NO MUSSEL Razor clams make for a great dish in a terrific Mediterranean broth.
If they start rotisserie leagues for restaurants, I'm never going to draft a chef in the first round. I just can't follow them all, what with their constant job changes and stints working for other chefs — for a week, for a year, taking out the garbage, who knows? I can follow maybe 10 Boston chefs, each of whom has a really distinctive style. One I lost track of is Charles Draghi, who was a pioneer with transparent infusion sauces at the North End's Marcuccio's for what seemed like 45 seconds. Then he popped up at Limbo for another shining moment. I also caught him as the opening chef at 33, where I had one of the best meals ever served in the most distracting surroundings imaginable (they have since moderated both the cheffery and the interior design).
|Erbaluce | 617.426.6969 | 69 Church Street, Boston | Open Sun–Thurs, 5–10 pm; and Fri & Sat, 5–11 pm | AE, DC, DI, MC, VI | Beer and wine | No valet parking | Access up one step from sidewalk level|
Then what happened to Draghi? It turns out he went over to the dark side and became a waiter for five years. Does working the front of the room, seeing how diners actually order and react, make you a better chef? Maybe. Now Draghi finally has his own restaurant, Erbaluce, and his food has a mature style that combines the best of the experimental "épices" cuisine — the early version of the science-lab stuff he used to do — with the locavore "terroirs" cuisine that is the current rage. Keeping things Italian puts it all in focus.
Food started with white-bean paste in a pool of virgin olive oil, with Tuscan bread to dip in it. The bean paste was intriguingly spiced with nutmeg and pepper and — what? These moments of intrigue recur, as Draghi is a flavor artist.
In an appetizer of roasted whole turnips with raisin locro ($16), for example, there was an amazing interaction between the slightly spicy taste of the turnips and something in the cheese. The whole thing ends up as bracing as parsnips, even though parsnips aren't involved. Razor clams ($9), in a broth with saffron and fennel, are a meatier twist on mussels. (They're also sandier, as razor clams are burrowing creatures and cannot be cultured on ropes.) This is a great dish of seafood in a terrific Mediterranean broth; we asked for spoons to finish it.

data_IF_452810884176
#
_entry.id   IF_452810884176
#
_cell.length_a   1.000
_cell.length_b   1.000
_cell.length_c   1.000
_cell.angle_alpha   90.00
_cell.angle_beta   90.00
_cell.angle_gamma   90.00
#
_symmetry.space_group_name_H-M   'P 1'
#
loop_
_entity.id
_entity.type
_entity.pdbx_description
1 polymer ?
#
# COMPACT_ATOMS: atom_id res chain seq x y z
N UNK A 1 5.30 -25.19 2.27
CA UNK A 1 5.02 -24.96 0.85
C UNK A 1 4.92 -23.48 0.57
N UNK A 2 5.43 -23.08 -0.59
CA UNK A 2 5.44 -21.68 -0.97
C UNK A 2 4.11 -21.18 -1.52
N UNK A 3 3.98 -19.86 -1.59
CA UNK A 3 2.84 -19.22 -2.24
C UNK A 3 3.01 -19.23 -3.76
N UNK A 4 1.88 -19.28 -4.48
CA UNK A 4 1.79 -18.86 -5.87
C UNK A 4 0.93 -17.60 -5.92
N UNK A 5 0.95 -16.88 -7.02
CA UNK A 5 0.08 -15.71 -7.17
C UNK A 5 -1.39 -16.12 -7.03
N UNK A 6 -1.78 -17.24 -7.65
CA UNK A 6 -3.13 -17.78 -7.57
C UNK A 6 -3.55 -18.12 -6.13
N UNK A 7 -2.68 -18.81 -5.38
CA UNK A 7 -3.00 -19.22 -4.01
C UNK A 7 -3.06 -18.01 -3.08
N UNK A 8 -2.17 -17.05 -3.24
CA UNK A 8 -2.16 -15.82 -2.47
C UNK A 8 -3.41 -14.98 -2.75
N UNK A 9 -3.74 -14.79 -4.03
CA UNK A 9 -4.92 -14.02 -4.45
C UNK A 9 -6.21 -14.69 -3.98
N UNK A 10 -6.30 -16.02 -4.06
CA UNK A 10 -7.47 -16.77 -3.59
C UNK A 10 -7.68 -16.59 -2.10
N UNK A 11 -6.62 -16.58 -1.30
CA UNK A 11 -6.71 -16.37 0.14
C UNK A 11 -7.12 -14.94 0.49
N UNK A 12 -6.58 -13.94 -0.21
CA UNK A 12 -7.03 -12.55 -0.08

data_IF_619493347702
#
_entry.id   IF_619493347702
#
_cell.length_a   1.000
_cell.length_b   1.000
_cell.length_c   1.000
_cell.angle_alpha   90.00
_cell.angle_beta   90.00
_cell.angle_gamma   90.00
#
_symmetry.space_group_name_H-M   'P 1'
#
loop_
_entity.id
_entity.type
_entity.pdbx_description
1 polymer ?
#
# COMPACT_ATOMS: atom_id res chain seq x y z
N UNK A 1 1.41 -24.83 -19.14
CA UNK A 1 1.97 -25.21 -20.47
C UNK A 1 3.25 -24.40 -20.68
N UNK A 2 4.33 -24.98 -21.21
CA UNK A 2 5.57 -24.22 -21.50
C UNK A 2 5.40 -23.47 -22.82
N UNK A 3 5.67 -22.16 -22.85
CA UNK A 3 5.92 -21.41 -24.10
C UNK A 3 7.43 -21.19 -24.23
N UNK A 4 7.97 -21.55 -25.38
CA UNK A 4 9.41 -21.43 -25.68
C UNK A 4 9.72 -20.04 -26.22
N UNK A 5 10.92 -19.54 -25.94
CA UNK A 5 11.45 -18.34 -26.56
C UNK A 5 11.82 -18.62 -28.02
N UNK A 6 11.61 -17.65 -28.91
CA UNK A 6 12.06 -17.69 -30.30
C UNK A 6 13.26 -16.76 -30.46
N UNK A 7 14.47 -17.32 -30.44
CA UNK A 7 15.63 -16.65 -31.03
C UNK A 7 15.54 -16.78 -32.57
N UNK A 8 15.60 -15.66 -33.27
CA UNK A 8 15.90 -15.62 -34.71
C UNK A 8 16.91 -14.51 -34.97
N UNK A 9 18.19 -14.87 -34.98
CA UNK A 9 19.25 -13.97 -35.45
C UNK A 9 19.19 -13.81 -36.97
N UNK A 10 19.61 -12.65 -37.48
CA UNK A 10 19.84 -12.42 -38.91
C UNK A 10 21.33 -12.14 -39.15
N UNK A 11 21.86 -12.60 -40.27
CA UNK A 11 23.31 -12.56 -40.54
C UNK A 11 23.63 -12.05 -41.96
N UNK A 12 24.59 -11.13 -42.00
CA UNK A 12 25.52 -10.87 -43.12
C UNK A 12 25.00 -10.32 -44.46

A salad of matsutake mushrooms with arugula ($16) was captivating. I've gathered armillaria caligata, the New England cousin of the Japanese pine-forest mushroom, but only once have had them on a restaurant menu. Matsutake are usually grilled lightly to keep their unique aroma. Draghi served a few slices raw, and just slightly wilted the arugula to take out some of its bite. Underneath the salad is a layer of smelly double-crème cheese; it all makes for a perfectly harmonized trio.
Draghi has such a way with pasta that I snuck in an order of gnocchi with wild boar ($22) as an appetizer. The contrast of uncannily light pasta squares and chunks of intense red meat made this, too, a memorable dish. My favorite entrée , though sadly no longer available, was mormora ($26), a European sea-bass filet described by our server as "a white fish, but like a bluefish, or sort of on the way to a bluefish, maybe like a mackerel." So what's a white fish that's compared to two dark-meat fishes? Mormora turns out to be a Mediterranean sea bass somewhere between a redfish and striped bass — a very good somewhere to be. The chef served it on fennel, a few dots of "anise hyssop pesto," and some fingerling potatoes.
Porbeagle ($21) is a widespread but uncommon shark. Here the small steak was similar to dense swordfish, with peppers and onions on top and greens and butter beans underneath. Duckling ($27) is described as coming "two ways," but you really get three, since the rare breast and slow-roasted leg are accompanied by Savoy cabbage stuffed with chopped duck meat and nutmeg. For a seriously carnivorous meal, the veal loin ($26) is closer to roast beef than the old idea of penned, lily-white veal. Thick slices come with parsnips and winter vegetables.
The wine list is all Italian and features smaller producers. Bottles start in the $30s. Italian whites are up and down, but Sardinian vermentino, here the 2007 Santaudi "Villa Souris" ($8/glass), is piney with some effervescence, like a chenin blanc; it's wonderful with food. A 2005 La Vostra Chianti ($8) was light and fully mature, but the star of the reds by the glass was a 2006 Dolcetto d'Alba from the Roagna winery ($10), which was as full and somber as a young Barolo. Dolcetto is supposed to be the lightest of the three red grapes of Piedmont, but nobody told Roagna.